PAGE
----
A few times on this blog I’ve mentioned my faculty mentor from Wilkes University, Juanita Rockwell. Today I want to treat you to a review of one of her plays, Dead for a Ducat, which she so kindly allowed me to read during my MFA semester. Though the version I read was not her final draft, it was still a thoughtful, moving piece of playwriting. I am constantly amazed by Juanita; by her talent, her intelligence, her theatrical work, and her ability to push me toward becoming the playwright I actually want to be. Juanita has agreed to allow me to interview her, so I’ll get on that quickly (I know; I already missed having an interview for January!). For now, I hope you enjoy my thoughts on one of her beautiful plays.
Juanita Rockwell’s Dead for a Ducat explores the cycle of life repeating itself after death, in a similar vein to Caridad Svich’s Wreckage or Twelve Ophelias. In Dead for a Ducat, my analysis focuses on Wet One, listed in Rockwell’s character descriptions as “a dead ringer for Ophelia, drowned and buried a few days earlier.” Corpses and graves litter the opening scene, where a gravedigger holds conversation with the dead and reveals that the world is much as it was before and probably always will be.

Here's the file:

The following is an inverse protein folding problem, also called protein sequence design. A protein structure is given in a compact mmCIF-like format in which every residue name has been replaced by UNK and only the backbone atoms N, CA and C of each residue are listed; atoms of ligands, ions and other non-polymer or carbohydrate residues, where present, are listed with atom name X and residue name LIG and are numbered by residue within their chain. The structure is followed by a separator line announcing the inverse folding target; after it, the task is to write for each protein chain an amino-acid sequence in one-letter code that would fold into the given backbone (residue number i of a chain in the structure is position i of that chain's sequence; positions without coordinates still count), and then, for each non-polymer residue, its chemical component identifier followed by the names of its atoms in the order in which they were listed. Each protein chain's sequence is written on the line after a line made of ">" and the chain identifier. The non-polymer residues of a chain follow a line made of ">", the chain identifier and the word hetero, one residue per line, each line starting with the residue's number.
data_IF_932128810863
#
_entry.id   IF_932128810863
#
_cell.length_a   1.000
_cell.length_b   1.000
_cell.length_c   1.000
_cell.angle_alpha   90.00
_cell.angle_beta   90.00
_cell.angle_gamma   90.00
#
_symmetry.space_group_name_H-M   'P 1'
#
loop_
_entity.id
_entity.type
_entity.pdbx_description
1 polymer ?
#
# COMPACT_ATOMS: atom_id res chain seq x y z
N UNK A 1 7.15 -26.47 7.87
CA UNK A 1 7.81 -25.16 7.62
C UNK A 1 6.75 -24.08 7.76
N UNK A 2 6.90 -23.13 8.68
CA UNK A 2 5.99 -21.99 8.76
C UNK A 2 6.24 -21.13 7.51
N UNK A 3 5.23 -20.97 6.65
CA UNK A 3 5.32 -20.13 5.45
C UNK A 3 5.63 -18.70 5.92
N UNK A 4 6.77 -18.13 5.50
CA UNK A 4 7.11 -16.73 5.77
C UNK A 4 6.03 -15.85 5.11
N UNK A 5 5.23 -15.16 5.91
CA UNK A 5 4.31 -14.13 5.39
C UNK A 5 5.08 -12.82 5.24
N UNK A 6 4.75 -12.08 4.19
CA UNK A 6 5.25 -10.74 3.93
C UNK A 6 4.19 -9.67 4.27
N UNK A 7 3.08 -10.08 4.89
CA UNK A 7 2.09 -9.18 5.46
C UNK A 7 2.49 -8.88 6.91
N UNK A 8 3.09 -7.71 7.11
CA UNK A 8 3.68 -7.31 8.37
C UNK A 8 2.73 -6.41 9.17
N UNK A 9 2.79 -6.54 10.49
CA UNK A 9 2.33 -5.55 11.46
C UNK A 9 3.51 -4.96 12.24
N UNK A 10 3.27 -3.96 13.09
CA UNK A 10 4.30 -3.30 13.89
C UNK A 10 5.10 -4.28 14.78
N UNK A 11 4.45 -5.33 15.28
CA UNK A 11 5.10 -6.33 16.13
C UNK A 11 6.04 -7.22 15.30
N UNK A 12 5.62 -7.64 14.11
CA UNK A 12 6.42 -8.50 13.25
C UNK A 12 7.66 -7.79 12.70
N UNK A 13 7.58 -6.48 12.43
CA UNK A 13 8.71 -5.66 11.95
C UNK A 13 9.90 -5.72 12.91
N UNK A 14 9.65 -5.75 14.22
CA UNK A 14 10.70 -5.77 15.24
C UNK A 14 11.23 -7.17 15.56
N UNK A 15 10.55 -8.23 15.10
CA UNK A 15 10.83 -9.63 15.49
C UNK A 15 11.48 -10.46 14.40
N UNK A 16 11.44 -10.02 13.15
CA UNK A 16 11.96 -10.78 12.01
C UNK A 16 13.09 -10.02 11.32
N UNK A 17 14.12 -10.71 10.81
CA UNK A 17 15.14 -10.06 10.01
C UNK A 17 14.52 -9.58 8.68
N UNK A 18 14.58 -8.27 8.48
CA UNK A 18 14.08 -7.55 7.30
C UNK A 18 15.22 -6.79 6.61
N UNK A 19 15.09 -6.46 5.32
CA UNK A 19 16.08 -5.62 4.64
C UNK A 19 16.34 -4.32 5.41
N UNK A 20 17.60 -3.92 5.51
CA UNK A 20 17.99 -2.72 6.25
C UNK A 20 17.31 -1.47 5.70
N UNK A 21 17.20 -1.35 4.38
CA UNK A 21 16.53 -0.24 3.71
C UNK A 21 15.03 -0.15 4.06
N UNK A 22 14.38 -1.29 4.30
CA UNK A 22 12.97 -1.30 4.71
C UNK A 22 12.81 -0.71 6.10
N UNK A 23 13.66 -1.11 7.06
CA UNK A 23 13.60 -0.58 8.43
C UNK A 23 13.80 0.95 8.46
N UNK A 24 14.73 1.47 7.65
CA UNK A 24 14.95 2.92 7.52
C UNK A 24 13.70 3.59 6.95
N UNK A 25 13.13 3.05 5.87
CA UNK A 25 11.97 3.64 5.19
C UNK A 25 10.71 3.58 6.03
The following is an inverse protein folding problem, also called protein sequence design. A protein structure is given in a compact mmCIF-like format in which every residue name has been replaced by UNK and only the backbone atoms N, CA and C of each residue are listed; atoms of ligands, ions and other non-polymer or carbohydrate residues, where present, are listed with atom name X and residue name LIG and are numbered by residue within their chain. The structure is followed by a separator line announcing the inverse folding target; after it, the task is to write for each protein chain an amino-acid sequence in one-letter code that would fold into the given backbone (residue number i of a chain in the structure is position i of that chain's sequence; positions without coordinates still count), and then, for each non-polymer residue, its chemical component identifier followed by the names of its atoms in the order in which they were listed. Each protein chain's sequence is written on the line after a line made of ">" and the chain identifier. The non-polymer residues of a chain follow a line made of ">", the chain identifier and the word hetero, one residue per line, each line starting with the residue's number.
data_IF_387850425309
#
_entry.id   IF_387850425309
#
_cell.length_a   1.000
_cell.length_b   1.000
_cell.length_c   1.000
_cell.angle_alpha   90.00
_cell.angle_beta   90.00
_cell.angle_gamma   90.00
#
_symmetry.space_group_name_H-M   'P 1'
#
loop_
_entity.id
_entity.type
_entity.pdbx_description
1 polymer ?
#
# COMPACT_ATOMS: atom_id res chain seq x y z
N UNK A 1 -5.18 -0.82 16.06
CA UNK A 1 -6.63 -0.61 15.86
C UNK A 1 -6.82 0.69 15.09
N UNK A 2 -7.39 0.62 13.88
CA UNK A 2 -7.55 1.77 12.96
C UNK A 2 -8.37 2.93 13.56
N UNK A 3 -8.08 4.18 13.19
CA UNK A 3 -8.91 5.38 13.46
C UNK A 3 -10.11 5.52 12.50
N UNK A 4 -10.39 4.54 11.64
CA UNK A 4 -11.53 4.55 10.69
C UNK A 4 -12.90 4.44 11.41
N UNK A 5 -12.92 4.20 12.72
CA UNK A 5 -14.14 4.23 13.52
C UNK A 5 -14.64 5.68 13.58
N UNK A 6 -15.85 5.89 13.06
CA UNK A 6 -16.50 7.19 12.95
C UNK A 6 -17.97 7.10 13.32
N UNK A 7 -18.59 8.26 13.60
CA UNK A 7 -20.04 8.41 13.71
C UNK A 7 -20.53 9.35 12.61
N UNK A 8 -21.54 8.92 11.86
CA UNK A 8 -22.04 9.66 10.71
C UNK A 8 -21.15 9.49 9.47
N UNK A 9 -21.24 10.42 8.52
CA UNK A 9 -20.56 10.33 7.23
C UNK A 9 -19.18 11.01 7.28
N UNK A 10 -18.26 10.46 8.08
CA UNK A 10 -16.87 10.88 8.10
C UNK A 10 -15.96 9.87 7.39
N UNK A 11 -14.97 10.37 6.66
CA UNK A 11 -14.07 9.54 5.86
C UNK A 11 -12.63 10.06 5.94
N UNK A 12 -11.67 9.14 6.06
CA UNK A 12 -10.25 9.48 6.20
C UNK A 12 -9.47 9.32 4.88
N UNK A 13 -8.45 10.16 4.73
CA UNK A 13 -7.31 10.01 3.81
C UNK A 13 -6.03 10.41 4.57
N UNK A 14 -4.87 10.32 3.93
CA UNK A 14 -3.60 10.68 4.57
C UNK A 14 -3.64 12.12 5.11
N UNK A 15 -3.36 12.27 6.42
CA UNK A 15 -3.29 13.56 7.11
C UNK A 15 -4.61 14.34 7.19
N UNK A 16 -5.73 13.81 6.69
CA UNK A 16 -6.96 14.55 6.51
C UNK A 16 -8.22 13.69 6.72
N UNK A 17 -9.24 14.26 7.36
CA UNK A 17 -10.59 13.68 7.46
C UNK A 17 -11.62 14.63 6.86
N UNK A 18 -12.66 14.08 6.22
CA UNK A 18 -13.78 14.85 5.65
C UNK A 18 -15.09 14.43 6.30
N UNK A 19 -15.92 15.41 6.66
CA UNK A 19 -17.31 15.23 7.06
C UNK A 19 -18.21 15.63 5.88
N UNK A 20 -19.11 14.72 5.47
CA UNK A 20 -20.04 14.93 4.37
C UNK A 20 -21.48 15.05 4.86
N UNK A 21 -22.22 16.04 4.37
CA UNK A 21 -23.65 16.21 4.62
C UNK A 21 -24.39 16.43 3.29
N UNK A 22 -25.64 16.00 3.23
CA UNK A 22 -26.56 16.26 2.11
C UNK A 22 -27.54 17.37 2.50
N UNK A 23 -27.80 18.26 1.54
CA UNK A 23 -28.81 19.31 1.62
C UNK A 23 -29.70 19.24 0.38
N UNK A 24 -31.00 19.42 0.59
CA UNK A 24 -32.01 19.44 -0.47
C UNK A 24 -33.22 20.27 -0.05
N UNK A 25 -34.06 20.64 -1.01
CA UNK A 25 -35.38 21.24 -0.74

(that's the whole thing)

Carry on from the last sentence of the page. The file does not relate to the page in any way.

Surrounded by doubles for Hamlet (“Sonny”), Laertes (“Buddy”), and Gertrude (“Lady”), Wet One faces similar relational dynamics as Shakespeare’s Ophelia. Indeed, she is even more ensconced within the group-think, so that her voice blends with theirs as they start and finish one another’s thoughts, explaining how things came to pass and twisting Shakespeare’s words into the semblance of the same story.
This play is really about the gravedigger who discovers them, but Wet One’s voice is vital in identifying the reasons she (or Ophelia) ended up there among the graves with her compatriots. “My new bouquet begins with Psyilocybin,” she says, “swimming in visions of what never was but might well be, if we had the strength of faith. Then I’ll take Poppy for oblivion, Belladonna for deception, and a Lotus rising out of the mud” (Rockwell 12-13).
The play is a cautionary tale in which Ophelia is recognized not only as the girl who drowned, but also as one who acknowledges the failings that brought her there, just like Don Nigro’s (Dead Men’s Fingers) and Svich’s Ophelias. And like Svich’s Ophelia, Rockwell’s Wet One is an agent in identifying the deadly cycle destined to be repeated: “I see it like a play I’ve seen too many times, where I know every twist of the plot by heart…” (Rockwell 36). Wet One, this Ophelia, is a strong voice in a chorus of cautions. While she is unable to escape her watery fate, she also plays the role of prophet, giving her a purpose of which Shakespeare never dreamed.